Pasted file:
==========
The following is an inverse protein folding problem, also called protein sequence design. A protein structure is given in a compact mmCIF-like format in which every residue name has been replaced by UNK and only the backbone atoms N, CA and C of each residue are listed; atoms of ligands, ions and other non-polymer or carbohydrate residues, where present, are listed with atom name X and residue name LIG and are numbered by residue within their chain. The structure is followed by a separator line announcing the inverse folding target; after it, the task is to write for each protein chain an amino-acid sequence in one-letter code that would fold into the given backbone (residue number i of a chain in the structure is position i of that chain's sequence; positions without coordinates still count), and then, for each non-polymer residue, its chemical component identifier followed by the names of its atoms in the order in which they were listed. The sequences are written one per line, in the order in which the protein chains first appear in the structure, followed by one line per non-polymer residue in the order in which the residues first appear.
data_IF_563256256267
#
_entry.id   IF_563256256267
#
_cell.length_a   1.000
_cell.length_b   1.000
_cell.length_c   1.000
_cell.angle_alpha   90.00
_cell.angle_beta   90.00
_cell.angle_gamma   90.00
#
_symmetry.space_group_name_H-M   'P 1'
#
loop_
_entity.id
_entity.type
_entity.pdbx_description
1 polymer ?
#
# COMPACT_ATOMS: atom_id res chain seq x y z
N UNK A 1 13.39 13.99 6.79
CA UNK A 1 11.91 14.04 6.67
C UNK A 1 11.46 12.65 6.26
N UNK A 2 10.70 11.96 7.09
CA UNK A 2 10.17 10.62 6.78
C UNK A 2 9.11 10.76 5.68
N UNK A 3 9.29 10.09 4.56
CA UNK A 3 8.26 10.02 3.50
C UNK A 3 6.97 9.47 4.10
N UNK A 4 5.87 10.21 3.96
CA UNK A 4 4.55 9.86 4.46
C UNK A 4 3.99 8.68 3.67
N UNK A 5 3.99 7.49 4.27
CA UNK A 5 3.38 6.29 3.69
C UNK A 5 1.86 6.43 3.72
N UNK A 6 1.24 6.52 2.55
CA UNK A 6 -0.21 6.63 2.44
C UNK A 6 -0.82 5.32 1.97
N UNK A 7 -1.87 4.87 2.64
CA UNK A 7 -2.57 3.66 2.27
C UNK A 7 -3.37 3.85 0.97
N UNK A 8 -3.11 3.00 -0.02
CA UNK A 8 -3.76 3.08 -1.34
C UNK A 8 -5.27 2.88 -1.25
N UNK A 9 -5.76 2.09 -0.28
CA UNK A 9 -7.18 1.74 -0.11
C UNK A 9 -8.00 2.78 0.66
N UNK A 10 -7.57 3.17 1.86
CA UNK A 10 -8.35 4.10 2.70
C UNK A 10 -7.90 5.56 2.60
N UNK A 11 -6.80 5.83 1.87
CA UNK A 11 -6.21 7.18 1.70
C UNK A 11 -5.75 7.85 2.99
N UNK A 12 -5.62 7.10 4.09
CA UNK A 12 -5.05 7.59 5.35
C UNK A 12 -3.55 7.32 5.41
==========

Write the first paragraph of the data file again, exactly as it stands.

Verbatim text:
The following is an inverse protein folding problem, also called protein sequence design. A protein structure is given in a compact mmCIF-like format in which every residue name has been replaced by UNK and only the backbone atoms N, CA and C of each residue are listed; atoms of ligands, ions and other non-polymer or carbohydrate residues, where present, are listed with atom name X and residue name LIG and are numbered by residue within their chain. The structure is followed by a separator line announcing the inverse folding target; after it, the task is to write for each protein chain an amino-acid sequence in one-letter code that would fold into the given backbone (residue number i of a chain in the structure is position i of that chain's sequence; positions without coordinates still count), and then, for each non-polymer residue, its chemical component identifier followed by the names of its atoms in the order in which they were listed. The sequences are written one per line, in the order in which the protein chains first appear in the structure, followed by one line per non-polymer residue in the order in which the residues first appear.